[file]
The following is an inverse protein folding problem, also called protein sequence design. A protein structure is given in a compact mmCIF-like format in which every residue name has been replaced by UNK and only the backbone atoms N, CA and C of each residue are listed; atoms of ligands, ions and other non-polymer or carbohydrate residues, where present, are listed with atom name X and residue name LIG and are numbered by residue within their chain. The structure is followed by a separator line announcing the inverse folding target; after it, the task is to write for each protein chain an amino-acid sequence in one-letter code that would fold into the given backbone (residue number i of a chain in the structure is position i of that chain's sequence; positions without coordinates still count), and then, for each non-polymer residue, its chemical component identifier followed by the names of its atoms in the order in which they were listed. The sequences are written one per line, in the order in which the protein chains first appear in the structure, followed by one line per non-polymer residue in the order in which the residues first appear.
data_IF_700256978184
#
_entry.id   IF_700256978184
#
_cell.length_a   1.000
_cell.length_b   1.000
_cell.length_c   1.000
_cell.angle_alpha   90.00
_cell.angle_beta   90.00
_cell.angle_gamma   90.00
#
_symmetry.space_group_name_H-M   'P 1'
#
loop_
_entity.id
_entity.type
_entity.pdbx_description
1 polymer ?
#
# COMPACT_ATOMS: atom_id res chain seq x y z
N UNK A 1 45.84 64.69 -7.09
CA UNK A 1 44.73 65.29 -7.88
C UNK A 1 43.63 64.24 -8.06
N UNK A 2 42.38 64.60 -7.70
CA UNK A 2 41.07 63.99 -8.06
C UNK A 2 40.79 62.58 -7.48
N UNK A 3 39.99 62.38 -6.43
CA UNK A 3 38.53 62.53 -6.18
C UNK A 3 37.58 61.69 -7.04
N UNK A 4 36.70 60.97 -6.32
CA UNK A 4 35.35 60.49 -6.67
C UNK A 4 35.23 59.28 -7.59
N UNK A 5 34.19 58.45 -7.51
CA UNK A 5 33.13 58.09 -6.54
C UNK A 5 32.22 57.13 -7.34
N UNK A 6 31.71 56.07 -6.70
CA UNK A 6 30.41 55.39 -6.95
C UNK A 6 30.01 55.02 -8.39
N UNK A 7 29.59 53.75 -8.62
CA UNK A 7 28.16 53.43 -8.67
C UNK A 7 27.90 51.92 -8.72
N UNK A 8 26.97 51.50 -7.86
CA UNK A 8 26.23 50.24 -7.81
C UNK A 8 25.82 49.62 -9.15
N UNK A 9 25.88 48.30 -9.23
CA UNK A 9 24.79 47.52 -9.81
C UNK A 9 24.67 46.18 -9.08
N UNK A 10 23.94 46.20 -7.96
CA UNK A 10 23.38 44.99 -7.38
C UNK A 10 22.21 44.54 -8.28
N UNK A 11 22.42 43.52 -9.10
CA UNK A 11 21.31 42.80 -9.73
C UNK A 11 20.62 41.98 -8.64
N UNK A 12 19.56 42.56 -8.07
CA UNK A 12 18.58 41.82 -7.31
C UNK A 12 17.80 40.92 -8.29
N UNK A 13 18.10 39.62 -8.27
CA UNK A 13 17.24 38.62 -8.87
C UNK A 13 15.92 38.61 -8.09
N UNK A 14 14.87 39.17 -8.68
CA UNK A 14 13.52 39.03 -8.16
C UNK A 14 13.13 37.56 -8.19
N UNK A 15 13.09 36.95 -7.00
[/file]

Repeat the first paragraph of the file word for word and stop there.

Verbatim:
The following is an inverse protein folding problem, also called protein sequence design. A protein structure is given in a compact mmCIF-like format in which every residue name has been replaced by UNK and only the backbone atoms N, CA and C of each residue are listed; atoms of ligands, ions and other non-polymer or carbohydrate residues, where present, are listed with atom name X and residue name LIG and are numbered by residue within their chain. The structure is followed by a separator line announcing the inverse folding target; after it, the task is to write for each protein chain an amino-acid sequence in one-letter code that would fold into the given backbone (residue number i of a chain in the structure is position i of that chain's sequence; positions without coordinates still count), and then, for each non-polymer residue, its chemical component identifier followed by the names of its atoms in the order in which they were listed. The sequences are written one per line, in the order in which the protein chains first appear in the structure, followed by one line per non-polymer residue in the order in which the residues first appear.